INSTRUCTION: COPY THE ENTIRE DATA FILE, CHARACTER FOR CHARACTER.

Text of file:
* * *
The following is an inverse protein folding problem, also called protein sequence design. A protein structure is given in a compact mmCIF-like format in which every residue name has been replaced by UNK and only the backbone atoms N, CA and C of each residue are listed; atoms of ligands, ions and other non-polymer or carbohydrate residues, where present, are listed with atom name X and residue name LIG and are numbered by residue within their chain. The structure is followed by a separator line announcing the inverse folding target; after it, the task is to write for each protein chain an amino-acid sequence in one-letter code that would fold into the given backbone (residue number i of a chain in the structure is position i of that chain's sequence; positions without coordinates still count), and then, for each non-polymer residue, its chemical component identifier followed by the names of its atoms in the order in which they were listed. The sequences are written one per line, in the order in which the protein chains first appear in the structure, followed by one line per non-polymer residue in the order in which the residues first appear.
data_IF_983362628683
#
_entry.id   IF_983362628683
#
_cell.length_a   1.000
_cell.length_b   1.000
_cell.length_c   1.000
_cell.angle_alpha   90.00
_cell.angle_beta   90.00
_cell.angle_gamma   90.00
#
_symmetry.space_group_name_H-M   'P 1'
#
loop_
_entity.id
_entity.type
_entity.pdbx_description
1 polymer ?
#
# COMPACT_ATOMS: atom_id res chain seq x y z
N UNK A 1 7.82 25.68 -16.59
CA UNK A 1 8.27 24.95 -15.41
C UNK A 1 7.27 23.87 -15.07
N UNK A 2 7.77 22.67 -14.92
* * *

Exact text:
The following is an inverse protein folding problem, also called protein sequence design. A protein structure is given in a compact mmCIF-like format in which every residue name has been replaced by UNK and only the backbone atoms N, CA and C of each residue are listed; atoms of ligands, ions and other non-polymer or carbohydrate residues, where present, are listed with atom name X and residue name LIG and are numbered by residue within their chain. The structure is followed by a separator line announcing the inverse folding target; after it, the task is to write for each protein chain an amino-acid sequence in one-letter code that would fold into the given backbone (residue number i of a chain in the structure is position i of that chain's sequence; positions without coordinates still count), and then, for each non-polymer residue, its chemical component identifier followed by the names of its atoms in the order in which they were listed. The sequences are written one per line, in the order in which the protein chains first appear in the structure, followed by one line per non-polymer residue in the order in which the residues first appear.
data_IF_983362628683
#
_entry.id   IF_983362628683
#
_cell.length_a   1.000
_cell.length_b   1.000
_cell.length_c   1.000
_cell.angle_alpha   90.00
_cell.angle_beta   90.00
_cell.angle_gamma   90.00
#
_symmetry.space_group_name_H-M   'P 1'
#
loop_
_entity.id
_entity.type
_entity.pdbx_description
1 polymer ?
#
# COMPACT_ATOMS: atom_id res chain seq x y z
N UNK A 1 7.82 25.68 -16.59
CA UNK A 1 8.27 24.95 -15.41
C UNK A 1 7.27 23.87 -15.07
N UNK A 2 7.77 22.67 -14.92